If you're a licensed occupational therapist in Pennsylvania, you've paid a high price to get where you are today. You've worked for years to get your undergraduate and master's degrees, done your fieldwork, and sat for the NBCOT exam to get your OTR certification. And yet, all that hard work could easily be jeopardized by an allegation of wrongdoing that seems completely unrelated to work. Being served with a Protection from Abuse Order (PFA) is disruptive enough on its own by barring you from contact with your significant other and possibly affecting your custody rights. But unless you are proactive in fighting it, a PFA can also come back to haunt you professionally, resulting in an investigation by the Pennsylvania State Board of Occupational Therapy Education and Licensure. It could even result in having your license revoked.
Fortunately, if you are forward-thinking, there are steps you can take to avert this terrible outcome. The Lento Law Firm has put together the following critical information to help you know what to do if a PFA threatens your occupational therapist's license.
Protection From Abuse Orders in Pennsylvania
In Pennsylvania, a Protection from Abuse Order (PFA) is designed to provide protection for alleged victims in cases of abuse, harassment, stalking, and other situations. A PFA prohibits the respondent (defendant) from contact with the petitioner (or plaintiff). A spouse, domestic partner, dating partner, cohabitant, or family member can file a PFA against you if they convince the judge that you are a threat. The PFA may restrict or completely ban you from contact with the petitioner, and if you have children with the petitioner, your custody rights could be impacted as well.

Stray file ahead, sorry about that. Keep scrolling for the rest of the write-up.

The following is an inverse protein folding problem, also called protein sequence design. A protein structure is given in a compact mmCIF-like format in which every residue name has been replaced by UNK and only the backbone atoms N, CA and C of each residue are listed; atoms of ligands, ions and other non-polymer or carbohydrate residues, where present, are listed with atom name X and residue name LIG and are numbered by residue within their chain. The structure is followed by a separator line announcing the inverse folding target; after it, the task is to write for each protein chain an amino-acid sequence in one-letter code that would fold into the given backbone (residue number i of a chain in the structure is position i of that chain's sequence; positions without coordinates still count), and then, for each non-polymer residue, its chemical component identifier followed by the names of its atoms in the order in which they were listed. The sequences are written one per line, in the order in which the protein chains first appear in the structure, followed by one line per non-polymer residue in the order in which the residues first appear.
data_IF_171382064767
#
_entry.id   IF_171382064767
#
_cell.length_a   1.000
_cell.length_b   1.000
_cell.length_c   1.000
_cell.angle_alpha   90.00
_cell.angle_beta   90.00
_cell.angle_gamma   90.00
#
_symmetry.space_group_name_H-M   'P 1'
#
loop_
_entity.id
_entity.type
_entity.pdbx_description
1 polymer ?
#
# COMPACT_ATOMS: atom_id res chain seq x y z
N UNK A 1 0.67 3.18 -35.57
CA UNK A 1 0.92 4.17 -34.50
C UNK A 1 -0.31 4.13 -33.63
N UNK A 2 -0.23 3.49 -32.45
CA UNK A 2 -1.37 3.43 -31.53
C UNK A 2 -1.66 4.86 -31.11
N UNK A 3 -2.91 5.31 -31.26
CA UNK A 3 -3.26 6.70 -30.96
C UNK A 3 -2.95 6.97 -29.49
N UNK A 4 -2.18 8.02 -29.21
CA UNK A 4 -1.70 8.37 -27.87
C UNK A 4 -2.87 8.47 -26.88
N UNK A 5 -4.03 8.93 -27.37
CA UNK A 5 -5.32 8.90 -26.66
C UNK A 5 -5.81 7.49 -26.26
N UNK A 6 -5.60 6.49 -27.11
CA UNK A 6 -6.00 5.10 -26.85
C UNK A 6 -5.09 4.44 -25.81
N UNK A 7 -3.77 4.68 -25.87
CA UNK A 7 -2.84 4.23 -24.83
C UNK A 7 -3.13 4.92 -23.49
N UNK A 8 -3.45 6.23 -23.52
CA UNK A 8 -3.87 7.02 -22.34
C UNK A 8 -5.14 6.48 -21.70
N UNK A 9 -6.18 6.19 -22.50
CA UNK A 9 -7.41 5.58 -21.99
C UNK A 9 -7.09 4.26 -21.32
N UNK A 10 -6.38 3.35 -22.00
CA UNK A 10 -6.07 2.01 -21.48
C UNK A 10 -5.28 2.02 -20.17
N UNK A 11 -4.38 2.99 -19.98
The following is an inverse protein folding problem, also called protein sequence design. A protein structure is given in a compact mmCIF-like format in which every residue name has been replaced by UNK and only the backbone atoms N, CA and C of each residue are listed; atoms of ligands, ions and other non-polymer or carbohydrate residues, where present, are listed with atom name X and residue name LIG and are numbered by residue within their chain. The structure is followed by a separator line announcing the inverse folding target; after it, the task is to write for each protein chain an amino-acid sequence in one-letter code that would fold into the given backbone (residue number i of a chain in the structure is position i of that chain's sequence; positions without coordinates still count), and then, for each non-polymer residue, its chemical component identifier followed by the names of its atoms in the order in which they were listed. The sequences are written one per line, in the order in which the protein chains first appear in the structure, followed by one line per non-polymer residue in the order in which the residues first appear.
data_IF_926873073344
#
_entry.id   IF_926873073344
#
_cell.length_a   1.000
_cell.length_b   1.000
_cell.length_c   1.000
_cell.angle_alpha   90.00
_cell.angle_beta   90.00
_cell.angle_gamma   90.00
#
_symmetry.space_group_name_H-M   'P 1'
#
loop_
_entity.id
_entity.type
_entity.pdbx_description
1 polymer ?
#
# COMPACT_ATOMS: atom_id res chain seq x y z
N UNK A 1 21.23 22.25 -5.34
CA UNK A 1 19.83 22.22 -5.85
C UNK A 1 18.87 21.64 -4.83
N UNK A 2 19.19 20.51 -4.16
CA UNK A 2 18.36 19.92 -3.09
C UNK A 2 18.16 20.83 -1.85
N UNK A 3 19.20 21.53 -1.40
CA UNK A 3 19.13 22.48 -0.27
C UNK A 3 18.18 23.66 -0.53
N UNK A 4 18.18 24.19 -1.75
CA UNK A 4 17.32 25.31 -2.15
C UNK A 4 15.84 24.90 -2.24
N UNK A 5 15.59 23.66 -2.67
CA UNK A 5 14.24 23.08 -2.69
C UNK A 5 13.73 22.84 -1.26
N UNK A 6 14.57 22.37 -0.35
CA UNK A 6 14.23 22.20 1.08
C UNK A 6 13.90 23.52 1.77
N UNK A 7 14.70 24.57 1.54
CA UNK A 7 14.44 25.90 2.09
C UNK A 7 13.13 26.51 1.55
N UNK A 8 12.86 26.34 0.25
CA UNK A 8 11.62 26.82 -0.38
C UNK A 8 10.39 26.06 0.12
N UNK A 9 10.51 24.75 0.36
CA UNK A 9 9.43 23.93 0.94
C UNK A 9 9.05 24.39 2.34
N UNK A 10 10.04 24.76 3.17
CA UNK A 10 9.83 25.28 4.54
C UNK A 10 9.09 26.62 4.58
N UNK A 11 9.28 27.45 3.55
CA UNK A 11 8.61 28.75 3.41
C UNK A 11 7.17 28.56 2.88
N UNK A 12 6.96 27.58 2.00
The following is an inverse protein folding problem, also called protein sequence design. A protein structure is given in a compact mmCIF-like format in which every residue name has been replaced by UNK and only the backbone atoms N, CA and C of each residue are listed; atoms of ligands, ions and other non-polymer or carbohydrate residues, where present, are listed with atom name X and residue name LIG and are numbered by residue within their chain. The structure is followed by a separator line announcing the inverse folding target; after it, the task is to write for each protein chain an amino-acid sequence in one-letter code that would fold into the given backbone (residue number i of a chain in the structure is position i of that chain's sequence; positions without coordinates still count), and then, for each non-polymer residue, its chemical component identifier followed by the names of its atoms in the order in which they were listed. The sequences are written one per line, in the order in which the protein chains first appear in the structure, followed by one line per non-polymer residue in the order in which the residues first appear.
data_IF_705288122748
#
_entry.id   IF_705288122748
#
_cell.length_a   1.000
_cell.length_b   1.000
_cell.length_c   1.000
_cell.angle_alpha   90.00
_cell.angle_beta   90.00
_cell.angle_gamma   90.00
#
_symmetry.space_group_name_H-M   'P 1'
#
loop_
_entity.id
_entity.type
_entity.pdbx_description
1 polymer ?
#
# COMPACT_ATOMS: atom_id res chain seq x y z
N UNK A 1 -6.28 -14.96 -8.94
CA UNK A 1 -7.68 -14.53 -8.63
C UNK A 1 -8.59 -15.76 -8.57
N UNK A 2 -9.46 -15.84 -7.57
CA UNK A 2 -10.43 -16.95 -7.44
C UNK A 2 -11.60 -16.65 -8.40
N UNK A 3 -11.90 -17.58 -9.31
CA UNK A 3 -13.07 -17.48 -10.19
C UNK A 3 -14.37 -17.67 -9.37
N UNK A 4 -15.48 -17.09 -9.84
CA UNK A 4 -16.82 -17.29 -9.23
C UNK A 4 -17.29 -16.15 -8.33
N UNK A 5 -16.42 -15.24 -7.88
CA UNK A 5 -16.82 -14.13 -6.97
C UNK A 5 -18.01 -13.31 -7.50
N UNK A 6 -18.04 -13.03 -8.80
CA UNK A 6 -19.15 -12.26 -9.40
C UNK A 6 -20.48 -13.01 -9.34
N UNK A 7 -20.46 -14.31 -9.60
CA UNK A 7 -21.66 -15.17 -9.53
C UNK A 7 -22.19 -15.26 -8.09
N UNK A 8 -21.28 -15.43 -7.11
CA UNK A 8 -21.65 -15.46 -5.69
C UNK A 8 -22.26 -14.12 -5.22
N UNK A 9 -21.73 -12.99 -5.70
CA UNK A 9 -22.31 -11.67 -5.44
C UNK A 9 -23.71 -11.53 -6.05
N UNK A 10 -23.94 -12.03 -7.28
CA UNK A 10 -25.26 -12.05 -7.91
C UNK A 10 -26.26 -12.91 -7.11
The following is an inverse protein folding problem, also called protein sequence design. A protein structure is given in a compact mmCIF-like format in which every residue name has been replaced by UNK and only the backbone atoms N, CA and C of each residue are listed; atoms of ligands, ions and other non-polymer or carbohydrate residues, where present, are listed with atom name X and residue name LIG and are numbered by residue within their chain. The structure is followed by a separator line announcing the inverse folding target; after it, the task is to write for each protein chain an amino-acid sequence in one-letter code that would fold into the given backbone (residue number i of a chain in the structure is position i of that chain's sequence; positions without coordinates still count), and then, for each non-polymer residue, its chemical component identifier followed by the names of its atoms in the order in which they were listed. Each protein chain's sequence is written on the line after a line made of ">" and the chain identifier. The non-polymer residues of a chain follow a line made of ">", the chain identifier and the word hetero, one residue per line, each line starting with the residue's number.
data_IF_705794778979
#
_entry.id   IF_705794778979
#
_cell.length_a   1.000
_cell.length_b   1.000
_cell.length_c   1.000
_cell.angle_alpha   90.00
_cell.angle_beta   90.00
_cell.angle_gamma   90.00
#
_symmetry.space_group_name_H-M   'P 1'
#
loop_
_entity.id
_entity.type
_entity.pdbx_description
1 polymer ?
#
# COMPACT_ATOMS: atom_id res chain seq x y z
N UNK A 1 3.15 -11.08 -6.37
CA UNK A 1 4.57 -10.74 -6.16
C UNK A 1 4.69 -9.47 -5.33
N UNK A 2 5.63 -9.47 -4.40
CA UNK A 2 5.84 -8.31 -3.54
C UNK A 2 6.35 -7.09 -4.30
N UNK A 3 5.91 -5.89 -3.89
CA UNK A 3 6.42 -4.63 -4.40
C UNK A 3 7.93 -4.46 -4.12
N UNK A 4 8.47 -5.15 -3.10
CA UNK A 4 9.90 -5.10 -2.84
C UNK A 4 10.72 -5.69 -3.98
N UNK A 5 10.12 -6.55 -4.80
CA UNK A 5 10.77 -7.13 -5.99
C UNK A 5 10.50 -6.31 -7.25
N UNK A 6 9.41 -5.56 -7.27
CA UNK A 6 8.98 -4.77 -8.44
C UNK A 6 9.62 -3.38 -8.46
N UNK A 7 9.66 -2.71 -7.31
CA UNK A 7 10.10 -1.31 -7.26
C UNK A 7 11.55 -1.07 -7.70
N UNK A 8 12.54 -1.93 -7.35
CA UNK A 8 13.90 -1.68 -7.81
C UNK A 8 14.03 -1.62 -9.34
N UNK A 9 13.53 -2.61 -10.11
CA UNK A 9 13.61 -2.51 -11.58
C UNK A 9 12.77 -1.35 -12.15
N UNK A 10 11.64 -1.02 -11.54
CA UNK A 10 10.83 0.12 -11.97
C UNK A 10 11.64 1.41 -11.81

The PFA process in Pennsylvania
Most petitioners seeking protection will first request a temporary PFA, which, if issued by the judge, goes into effect immediately without the defendant's input. This temporary PFA can last up to 10 working days pending a final hearing. At this hearing, you can bring an attorney, present evidence, and call witnesses to back up your side of the story as you contest the PFA. At the end of the hearing, the judge will decide whether to dismiss the temporary PFA or issue a final PFA. If it is the latter, the PFA will remain in effect for a maximum of 3 years.
What Happens if You Violate the PFA
If you violate any of the PFA conditions, you could be charged with criminal contempt. If convicted, not only could you face up to 6 months in jail, but you'll also generate a criminal record which could raise concerns with the state licensing board, whether you are applying for a new occupational therapist's license, renewing an existing one, or currently practicing.
Will My PFA Show Up on a Criminal Background Check?
No. A PFA is a civil action, not a criminal action, and it can be in effect even if no criminal charges are filed. Therefore, PFAs are not included in criminal background checks. However, PFAs do show up in public court records—even in the case of temporary PFAs that have been dismissed or expired. These records could be of concern to the licensing board if they are accessed for any reason.
What Could a PFA Do to Your Occupational Therapist License?
The existence of a PFA can impact your ability to practice occupational therapy here in Pennsylvania. Even if no criminal charges or convictions result from whatever action prompted the PFA, it can indicate that you may have committed misconduct or crimes of moral turpitude. This could easily lead to disciplinary action from the state licensing board.